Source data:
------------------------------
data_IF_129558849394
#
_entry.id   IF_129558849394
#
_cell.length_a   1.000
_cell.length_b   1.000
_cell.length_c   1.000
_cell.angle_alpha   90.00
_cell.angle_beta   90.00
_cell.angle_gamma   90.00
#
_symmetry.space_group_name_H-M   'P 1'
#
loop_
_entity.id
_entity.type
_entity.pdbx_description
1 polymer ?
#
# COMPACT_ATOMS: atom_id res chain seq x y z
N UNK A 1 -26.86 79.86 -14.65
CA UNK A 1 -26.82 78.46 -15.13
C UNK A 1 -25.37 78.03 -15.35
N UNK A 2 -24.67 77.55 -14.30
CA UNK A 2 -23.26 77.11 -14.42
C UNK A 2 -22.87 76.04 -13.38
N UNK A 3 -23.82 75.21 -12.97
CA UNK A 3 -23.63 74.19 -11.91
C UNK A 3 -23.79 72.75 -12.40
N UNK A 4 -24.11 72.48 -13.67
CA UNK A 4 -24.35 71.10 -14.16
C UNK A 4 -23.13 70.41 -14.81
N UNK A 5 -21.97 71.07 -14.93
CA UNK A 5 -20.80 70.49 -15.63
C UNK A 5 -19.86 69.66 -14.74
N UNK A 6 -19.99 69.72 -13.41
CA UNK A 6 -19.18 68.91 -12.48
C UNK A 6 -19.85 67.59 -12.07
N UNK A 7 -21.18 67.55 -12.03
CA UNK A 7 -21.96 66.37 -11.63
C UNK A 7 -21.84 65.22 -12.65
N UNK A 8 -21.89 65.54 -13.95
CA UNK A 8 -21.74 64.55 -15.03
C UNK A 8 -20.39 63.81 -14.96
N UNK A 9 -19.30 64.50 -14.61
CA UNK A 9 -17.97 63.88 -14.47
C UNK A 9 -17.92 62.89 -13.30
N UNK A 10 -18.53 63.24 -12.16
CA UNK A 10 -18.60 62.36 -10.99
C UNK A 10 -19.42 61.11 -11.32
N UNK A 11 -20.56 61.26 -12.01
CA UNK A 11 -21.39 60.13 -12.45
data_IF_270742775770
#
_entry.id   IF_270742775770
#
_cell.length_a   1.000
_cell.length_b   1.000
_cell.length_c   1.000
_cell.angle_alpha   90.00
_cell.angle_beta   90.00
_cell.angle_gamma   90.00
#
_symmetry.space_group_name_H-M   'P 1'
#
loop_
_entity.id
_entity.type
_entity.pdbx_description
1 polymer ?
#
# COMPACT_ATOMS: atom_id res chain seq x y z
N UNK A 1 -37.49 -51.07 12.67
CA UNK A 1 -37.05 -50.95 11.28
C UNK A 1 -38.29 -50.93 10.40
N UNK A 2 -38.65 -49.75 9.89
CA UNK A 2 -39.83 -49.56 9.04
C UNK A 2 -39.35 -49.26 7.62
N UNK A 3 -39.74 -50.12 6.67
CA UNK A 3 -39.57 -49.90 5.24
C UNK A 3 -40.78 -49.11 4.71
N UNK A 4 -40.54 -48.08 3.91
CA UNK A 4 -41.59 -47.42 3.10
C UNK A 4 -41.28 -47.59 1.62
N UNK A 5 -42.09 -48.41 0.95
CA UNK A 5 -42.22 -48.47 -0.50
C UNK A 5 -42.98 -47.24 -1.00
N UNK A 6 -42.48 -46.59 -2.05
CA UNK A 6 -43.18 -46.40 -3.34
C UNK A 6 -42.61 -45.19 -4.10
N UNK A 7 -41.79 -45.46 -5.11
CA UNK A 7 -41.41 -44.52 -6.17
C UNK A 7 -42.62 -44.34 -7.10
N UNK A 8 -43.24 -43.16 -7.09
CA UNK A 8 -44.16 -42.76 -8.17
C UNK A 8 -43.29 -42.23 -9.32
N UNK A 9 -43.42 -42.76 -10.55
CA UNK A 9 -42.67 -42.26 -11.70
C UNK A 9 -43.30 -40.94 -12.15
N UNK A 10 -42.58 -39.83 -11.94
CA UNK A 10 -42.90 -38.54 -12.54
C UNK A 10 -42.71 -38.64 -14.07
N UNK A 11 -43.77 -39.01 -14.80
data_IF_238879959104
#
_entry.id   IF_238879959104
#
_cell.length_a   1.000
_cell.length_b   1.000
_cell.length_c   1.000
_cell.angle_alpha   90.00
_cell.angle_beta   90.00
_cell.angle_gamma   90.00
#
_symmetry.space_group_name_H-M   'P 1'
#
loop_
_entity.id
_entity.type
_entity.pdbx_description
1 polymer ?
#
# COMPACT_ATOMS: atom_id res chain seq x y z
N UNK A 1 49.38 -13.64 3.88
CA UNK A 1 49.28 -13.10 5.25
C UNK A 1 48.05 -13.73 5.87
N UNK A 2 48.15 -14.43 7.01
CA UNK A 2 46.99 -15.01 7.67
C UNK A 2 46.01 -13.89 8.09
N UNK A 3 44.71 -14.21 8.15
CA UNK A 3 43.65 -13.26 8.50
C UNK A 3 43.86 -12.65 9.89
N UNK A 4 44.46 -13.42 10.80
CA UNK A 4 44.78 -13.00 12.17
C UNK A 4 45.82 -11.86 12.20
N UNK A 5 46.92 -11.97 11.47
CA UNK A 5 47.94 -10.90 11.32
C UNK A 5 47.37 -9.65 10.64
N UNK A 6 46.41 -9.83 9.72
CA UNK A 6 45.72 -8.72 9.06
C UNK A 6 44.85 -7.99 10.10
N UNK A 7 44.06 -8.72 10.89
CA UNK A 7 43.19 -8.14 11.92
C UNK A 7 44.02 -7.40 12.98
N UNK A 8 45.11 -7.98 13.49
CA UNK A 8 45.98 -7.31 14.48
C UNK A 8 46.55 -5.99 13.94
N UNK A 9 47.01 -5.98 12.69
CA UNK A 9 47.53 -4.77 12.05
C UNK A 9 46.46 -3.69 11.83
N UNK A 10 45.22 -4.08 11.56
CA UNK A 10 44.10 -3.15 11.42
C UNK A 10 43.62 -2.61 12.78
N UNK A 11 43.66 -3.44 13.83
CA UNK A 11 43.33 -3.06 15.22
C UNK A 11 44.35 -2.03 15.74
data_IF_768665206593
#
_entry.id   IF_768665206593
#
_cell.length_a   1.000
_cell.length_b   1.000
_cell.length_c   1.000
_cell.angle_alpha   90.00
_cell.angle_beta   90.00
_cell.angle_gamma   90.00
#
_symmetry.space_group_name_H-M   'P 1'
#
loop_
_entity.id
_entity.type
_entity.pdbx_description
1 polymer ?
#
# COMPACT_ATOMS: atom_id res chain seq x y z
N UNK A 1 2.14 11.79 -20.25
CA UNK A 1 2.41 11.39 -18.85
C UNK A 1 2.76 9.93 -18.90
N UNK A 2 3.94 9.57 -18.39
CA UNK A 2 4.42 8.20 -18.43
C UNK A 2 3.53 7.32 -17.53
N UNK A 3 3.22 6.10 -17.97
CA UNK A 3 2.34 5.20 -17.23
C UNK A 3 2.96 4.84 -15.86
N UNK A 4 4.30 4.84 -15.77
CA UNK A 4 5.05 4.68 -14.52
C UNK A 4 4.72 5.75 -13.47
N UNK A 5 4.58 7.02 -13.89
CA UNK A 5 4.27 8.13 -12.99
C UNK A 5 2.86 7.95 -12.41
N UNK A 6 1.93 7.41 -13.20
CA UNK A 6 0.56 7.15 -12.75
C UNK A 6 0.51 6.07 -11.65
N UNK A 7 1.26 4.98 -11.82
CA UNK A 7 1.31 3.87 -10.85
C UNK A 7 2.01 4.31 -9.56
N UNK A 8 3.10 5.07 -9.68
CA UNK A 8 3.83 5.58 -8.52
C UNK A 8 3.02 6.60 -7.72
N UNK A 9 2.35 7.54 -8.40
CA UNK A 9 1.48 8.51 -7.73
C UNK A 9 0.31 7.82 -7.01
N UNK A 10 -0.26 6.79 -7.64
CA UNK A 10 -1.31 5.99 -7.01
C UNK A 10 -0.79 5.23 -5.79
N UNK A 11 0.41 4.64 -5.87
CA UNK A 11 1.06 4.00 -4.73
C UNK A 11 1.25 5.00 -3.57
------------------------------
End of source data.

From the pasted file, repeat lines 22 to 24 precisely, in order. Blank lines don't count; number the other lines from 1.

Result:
CA UNK A 1 -26.82 78.46 -15.13
C UNK A 1 -25.37 78.03 -15.35
N UNK A 2 -24.67 77.55 -14.30